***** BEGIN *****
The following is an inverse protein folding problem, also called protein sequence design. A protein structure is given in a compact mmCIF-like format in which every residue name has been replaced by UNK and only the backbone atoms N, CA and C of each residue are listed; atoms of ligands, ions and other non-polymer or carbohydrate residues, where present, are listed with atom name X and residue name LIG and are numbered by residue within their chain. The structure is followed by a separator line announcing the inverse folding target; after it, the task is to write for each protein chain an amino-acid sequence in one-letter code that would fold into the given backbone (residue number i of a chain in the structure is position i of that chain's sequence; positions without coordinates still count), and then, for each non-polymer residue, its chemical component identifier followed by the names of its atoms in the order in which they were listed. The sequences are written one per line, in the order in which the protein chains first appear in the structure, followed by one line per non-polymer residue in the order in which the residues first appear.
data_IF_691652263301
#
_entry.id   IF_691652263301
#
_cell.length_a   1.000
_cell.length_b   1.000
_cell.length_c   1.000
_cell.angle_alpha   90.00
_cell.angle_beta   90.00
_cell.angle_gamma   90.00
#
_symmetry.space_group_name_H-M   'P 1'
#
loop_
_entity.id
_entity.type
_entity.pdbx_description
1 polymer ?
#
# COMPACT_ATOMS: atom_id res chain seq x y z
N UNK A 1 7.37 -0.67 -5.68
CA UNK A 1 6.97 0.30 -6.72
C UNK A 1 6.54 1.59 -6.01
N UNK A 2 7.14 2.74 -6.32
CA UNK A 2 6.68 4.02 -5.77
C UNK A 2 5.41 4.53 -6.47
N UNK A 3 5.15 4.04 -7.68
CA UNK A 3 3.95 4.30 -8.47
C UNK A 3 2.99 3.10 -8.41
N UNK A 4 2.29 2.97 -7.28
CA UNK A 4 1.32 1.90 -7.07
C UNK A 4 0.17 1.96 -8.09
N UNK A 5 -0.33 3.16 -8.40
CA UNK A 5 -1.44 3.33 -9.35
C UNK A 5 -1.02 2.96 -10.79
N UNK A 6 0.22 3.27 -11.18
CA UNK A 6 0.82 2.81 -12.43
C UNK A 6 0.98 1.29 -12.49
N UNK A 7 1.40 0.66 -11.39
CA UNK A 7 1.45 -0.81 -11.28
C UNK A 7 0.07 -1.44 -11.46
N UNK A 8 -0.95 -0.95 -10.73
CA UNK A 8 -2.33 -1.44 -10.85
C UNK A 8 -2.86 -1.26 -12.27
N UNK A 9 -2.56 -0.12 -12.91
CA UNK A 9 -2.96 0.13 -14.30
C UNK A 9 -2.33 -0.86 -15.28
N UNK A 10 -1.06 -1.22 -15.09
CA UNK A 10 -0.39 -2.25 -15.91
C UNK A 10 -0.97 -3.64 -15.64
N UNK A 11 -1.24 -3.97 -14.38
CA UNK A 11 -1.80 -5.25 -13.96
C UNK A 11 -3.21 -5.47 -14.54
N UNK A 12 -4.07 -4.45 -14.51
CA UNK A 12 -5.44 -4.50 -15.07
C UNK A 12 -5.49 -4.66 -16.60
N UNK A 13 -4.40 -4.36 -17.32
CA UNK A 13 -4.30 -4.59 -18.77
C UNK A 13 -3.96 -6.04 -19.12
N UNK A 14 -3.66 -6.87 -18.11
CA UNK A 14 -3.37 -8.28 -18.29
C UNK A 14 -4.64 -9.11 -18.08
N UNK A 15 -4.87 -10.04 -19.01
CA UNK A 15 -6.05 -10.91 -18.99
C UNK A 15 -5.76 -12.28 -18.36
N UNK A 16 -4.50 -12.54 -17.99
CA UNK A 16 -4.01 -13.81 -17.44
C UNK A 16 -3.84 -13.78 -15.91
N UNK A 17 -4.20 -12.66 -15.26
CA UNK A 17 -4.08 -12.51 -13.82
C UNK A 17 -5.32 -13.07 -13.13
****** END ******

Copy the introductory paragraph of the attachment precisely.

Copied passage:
The following is an inverse protein folding problem, also called protein sequence design. A protein structure is given in a compact mmCIF-like format in which every residue name has been replaced by UNK and only the backbone atoms N, CA and C of each residue are listed; atoms of ligands, ions and other non-polymer or carbohydrate residues, where present, are listed with atom name X and residue name LIG and are numbered by residue within their chain. The structure is followed by a separator line announcing the inverse folding target; after it, the task is to write for each protein chain an amino-acid sequence in one-letter code that would fold into the given backbone (residue number i of a chain in the structure is position i of that chain's sequence; positions without coordinates still count), and then, for each non-polymer residue, its chemical component identifier followed by the names of its atoms in the order in which they were listed. The sequences are written one per line, in the order in which the protein chains first appear in the structure, followed by one line per non-polymer residue in the order in which the residues first appear.